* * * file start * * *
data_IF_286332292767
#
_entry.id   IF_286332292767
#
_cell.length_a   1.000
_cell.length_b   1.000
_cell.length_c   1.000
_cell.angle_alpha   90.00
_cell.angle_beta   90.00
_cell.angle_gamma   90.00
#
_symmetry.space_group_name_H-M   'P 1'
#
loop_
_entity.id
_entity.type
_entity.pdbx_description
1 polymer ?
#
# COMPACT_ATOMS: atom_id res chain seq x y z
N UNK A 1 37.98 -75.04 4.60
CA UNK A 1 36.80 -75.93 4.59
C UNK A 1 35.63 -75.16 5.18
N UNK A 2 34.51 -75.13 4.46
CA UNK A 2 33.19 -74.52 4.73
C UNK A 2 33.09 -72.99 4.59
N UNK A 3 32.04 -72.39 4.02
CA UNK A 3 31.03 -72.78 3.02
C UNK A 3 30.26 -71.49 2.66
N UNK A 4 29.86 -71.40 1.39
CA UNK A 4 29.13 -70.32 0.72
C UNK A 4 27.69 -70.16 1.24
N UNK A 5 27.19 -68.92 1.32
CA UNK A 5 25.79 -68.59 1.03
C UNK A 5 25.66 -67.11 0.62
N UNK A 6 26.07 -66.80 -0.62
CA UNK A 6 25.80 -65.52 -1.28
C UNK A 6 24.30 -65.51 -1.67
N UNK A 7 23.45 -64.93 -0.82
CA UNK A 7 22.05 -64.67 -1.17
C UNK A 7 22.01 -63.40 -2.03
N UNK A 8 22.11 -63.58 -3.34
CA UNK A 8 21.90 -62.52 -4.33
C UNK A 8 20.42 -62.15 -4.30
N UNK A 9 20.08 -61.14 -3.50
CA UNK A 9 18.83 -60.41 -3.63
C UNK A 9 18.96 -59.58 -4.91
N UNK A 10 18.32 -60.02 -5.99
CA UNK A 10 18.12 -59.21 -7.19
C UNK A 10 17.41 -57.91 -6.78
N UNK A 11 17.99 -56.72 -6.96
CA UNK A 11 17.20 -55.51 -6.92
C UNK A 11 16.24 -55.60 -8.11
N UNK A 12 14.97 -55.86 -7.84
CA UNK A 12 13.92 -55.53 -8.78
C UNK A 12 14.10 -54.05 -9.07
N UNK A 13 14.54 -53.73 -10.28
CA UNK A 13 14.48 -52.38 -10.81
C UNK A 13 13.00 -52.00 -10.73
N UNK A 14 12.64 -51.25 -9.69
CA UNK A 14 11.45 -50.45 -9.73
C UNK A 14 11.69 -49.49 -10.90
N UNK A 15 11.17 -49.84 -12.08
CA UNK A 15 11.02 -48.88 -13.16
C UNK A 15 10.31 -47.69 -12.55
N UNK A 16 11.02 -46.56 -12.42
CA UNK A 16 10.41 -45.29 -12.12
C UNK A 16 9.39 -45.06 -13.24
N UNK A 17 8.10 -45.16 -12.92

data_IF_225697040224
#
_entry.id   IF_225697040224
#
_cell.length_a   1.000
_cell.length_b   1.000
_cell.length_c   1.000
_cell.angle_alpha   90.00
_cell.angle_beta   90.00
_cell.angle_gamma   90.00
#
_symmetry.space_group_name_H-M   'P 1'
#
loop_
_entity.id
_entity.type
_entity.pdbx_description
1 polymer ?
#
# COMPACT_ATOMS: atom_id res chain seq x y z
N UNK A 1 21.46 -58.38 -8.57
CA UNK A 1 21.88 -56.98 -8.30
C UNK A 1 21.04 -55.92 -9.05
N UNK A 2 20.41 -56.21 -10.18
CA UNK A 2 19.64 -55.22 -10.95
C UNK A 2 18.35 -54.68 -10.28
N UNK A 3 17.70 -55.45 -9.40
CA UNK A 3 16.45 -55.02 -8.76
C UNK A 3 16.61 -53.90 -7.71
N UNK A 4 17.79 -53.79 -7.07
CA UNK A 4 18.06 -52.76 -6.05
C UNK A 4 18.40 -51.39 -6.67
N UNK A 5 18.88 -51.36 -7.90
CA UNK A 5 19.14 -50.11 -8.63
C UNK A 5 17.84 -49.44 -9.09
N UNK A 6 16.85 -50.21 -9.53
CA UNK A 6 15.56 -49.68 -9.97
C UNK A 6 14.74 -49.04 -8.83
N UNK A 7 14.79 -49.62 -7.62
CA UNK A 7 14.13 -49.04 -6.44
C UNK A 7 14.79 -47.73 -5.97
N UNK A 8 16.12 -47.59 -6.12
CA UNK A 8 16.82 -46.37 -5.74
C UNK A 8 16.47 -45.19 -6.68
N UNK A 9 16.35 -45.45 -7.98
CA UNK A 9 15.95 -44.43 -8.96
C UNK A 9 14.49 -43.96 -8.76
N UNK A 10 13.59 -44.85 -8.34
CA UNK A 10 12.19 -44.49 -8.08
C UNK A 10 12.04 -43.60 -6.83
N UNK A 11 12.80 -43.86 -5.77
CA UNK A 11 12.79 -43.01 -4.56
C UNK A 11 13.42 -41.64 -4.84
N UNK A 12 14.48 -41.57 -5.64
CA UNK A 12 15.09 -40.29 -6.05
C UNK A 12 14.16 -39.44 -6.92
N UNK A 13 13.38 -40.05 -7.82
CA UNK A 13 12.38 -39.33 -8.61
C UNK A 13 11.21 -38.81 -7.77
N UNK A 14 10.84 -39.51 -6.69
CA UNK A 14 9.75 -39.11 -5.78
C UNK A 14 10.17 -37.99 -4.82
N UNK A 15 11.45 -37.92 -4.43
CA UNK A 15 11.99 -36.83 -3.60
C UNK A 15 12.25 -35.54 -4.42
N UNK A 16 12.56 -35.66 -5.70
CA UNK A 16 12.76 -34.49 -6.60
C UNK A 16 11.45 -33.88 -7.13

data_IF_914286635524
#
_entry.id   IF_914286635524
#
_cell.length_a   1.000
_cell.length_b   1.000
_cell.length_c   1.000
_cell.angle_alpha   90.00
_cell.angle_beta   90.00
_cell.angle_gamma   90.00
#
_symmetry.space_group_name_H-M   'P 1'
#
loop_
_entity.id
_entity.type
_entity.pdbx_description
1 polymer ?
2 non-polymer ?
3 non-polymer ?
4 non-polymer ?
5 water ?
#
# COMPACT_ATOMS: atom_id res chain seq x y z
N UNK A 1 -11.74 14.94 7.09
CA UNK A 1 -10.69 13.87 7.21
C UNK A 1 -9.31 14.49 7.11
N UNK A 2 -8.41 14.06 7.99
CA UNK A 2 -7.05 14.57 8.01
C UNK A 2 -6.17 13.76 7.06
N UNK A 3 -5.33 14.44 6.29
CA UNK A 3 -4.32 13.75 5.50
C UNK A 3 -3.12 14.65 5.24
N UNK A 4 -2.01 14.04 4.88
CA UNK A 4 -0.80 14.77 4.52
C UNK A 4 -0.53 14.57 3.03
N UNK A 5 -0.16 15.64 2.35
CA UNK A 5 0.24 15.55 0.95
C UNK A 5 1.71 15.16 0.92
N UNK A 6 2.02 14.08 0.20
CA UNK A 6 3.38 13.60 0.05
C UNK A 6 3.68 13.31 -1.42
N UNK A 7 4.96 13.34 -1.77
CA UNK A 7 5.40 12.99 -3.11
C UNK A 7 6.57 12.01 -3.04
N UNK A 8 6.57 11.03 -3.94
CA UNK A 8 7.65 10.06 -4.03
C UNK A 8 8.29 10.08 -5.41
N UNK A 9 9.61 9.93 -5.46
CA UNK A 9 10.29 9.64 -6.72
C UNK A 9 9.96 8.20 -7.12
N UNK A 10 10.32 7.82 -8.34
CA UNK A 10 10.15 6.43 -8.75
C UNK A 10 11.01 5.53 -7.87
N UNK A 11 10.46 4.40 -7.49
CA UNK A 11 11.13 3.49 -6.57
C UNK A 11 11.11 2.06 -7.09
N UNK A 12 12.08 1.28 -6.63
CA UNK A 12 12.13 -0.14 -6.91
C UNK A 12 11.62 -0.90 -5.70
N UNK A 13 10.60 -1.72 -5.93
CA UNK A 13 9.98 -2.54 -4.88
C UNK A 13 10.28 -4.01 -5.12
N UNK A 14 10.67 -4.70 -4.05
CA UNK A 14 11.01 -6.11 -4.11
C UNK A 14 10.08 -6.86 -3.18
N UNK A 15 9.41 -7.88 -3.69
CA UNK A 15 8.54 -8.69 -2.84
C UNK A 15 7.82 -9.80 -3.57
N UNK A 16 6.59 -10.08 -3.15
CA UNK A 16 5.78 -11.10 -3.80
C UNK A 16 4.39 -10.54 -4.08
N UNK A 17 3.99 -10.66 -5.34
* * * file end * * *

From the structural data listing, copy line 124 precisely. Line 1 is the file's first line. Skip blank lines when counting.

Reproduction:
CA UNK A 12 15.09 -40.29 -6.05